An adventure involves flying to high altitudes to get a clear view of the Northern Lights without any risk of cloud cover getting in the way.
"Spaceport Sweden is potentially a great place to fly from," says Stephen Attenborough, commercial director of Virgin Galactic.
"They've got the ice hotel, it's a great destination and you get a great view - different from New Mexico.
"But one step at a time."
Commercial space race
Despite all this optimism, the attention given to a service from Virgin that is quite literally out of this world could be premature.
The first customers will now not take their trip until at least 2013 and Virgin is not the only competitor in the commercial space race.
Several services are competing to the be the first to take paying customers into sub-orbital flight on a regular basis. Some, like XCOR Aerospace, are offering similar services for less than half the price of Virgin.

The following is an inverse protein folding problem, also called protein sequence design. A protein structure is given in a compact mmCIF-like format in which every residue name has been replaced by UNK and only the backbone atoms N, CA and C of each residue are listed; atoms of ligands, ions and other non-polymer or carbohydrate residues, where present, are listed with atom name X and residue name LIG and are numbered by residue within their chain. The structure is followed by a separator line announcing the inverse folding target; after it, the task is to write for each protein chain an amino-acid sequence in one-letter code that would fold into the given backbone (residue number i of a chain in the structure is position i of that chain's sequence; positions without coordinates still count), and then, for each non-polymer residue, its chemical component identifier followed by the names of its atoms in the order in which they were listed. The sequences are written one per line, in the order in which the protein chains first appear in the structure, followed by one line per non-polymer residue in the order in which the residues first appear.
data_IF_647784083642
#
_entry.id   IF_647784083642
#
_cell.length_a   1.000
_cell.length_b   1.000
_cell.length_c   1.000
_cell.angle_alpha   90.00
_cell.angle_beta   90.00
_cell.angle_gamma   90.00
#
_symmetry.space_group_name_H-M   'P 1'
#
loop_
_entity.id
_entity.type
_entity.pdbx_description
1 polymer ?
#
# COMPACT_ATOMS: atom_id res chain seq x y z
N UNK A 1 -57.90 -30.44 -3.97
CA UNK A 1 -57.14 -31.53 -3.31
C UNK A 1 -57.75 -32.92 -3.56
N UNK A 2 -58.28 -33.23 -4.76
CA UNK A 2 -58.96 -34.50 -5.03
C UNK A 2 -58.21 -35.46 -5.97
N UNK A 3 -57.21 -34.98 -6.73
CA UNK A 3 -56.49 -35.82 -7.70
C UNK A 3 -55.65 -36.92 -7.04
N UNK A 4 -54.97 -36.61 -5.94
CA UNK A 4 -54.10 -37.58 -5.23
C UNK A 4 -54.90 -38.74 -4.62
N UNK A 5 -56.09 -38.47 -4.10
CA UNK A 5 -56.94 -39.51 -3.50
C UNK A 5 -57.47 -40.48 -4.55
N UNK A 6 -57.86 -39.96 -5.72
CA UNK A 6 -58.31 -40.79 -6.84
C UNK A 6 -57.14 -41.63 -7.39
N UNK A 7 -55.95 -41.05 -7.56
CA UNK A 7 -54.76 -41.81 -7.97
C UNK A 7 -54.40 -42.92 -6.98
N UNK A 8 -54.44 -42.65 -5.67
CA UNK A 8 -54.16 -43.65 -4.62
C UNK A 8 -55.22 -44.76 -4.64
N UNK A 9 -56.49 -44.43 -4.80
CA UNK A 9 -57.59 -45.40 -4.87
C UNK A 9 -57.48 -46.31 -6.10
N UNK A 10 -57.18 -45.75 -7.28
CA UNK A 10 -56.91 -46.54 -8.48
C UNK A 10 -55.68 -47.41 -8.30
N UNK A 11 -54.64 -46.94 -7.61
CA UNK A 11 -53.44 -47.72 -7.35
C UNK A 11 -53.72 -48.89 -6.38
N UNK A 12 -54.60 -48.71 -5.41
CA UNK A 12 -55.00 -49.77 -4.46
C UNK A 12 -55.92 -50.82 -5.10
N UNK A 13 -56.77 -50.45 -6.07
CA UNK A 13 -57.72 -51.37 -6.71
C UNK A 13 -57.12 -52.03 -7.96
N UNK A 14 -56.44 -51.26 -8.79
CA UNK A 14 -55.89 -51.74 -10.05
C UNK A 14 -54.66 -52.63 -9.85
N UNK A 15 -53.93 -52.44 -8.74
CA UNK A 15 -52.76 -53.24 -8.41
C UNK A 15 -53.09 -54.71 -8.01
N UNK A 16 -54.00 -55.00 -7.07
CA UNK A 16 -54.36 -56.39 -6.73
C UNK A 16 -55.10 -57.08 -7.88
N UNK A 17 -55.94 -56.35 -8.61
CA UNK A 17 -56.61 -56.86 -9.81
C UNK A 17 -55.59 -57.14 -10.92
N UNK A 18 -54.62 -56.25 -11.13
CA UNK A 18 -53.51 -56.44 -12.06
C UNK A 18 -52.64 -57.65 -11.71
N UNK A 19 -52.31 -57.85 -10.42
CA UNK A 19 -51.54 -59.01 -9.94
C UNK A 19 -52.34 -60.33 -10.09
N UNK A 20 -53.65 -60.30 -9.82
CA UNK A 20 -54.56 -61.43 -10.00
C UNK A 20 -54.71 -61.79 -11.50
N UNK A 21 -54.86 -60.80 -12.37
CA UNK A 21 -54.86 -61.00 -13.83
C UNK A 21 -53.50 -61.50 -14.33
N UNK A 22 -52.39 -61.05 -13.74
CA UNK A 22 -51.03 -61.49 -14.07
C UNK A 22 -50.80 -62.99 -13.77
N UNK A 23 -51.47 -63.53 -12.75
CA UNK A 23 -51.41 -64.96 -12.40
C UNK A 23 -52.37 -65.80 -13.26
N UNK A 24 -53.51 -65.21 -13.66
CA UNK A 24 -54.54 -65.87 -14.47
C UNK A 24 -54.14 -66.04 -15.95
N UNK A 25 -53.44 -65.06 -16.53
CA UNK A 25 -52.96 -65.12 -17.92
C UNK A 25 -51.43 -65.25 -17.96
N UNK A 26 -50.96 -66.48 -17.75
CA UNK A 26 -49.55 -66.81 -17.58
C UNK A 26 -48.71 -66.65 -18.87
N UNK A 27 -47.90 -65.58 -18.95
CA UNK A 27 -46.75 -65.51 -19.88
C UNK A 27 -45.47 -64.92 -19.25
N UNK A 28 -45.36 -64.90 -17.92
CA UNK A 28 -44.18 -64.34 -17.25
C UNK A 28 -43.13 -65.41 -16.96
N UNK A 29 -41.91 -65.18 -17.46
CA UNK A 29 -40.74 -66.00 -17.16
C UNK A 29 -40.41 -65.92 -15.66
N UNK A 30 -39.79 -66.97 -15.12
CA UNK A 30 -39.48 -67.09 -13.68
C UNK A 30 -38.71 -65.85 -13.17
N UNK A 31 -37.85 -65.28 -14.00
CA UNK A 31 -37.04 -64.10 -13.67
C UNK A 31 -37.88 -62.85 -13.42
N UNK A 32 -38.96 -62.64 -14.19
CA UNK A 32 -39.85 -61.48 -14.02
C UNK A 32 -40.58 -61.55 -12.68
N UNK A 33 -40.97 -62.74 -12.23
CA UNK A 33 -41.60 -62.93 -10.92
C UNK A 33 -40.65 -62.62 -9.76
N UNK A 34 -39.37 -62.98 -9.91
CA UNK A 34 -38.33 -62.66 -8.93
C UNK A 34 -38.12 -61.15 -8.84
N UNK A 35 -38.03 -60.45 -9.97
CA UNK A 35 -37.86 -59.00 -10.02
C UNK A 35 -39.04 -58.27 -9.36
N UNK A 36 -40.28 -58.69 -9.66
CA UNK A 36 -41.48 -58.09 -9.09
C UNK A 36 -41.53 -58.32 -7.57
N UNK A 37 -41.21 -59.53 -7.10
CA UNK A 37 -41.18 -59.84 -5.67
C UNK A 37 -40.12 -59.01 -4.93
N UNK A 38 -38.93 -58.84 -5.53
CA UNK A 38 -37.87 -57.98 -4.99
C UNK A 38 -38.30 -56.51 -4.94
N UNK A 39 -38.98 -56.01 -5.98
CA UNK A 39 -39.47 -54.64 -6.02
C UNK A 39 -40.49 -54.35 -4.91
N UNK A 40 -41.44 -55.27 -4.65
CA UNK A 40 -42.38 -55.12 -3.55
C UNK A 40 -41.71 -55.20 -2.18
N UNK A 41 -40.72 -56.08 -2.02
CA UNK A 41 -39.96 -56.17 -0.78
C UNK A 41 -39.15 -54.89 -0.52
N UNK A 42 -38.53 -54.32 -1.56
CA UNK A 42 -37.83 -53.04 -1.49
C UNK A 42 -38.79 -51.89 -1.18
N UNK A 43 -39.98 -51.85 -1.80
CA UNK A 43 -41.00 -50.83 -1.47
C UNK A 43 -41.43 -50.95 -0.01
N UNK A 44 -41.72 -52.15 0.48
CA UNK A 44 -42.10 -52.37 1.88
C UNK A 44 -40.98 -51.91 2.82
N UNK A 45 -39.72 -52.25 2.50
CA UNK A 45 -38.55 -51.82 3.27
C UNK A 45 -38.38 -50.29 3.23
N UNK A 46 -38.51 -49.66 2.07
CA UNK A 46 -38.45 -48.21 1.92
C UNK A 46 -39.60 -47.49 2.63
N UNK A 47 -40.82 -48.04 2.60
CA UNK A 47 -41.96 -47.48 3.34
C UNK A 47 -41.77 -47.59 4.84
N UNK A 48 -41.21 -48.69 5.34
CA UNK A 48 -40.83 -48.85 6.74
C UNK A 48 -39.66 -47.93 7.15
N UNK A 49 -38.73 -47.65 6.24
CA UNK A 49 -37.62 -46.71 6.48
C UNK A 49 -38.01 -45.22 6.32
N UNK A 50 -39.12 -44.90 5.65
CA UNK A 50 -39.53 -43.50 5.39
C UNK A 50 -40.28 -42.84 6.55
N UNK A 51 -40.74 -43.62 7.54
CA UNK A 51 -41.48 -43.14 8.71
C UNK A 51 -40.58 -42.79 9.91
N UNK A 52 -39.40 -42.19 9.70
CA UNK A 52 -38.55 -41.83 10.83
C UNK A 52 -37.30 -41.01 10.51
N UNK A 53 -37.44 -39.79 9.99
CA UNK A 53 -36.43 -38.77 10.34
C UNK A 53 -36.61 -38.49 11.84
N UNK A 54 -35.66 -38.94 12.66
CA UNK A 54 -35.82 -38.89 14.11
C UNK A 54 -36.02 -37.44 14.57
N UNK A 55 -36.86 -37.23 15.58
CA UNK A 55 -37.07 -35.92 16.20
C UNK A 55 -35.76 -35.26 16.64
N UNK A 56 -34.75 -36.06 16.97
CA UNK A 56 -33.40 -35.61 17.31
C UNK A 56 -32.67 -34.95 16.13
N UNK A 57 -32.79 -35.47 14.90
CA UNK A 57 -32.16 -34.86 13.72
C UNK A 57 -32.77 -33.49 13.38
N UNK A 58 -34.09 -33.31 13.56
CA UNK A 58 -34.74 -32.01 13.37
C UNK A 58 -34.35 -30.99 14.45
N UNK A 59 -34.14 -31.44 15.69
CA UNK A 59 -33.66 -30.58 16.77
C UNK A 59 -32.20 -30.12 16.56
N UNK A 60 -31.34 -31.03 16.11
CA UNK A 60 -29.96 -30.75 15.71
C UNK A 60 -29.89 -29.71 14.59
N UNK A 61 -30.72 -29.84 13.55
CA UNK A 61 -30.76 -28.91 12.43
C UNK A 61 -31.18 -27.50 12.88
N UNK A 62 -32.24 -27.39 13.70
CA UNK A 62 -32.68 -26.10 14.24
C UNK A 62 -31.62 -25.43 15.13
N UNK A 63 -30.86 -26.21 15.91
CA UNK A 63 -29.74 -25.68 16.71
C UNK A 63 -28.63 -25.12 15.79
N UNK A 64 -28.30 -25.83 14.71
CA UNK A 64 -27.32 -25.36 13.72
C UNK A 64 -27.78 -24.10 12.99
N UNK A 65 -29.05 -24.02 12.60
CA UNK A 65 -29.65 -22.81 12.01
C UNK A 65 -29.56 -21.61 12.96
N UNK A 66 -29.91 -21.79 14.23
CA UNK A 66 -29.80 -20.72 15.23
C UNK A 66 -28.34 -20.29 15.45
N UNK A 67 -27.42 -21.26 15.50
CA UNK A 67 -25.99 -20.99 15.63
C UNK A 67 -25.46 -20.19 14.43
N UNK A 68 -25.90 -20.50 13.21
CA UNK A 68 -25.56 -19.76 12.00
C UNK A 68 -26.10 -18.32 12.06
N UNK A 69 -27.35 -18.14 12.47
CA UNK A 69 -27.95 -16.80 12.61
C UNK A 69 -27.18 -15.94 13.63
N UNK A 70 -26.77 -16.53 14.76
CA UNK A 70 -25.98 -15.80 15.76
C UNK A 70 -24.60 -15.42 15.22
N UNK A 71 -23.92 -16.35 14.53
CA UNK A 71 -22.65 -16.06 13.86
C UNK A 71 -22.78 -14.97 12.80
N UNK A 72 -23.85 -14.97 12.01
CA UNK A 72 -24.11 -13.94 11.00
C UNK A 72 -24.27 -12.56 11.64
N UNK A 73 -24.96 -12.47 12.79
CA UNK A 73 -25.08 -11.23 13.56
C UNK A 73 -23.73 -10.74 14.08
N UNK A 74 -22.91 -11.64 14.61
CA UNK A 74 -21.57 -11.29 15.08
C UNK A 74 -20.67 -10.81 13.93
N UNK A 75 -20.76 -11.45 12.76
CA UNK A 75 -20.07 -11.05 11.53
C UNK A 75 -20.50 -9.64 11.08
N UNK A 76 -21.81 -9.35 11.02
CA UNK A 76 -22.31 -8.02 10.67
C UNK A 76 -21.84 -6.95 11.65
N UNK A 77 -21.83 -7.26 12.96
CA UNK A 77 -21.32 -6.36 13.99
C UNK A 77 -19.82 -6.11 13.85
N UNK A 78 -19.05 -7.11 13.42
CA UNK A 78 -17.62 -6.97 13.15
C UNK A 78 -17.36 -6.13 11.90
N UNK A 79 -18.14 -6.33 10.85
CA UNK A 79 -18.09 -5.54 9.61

The most recent predictions from their sales team RocketShip Tours are plans for launch from Curacao in the Caribbean in the first half of 2014.
There are already eight licensed spaceports with the Federal Aviation Authority in the US, though Virgin's is the first dedicated commercial spaceport.
Forecasts say by 2020, 20,000 people per year will be flying in to space and cost will come down considerably
Karin Nilsdotter, Spaceport Sweden
But as yet, like Virgin, not one of these projects has been truly successful.
And in the rush to turn space tourism into a global business, comparatively little work has taken place outside the US.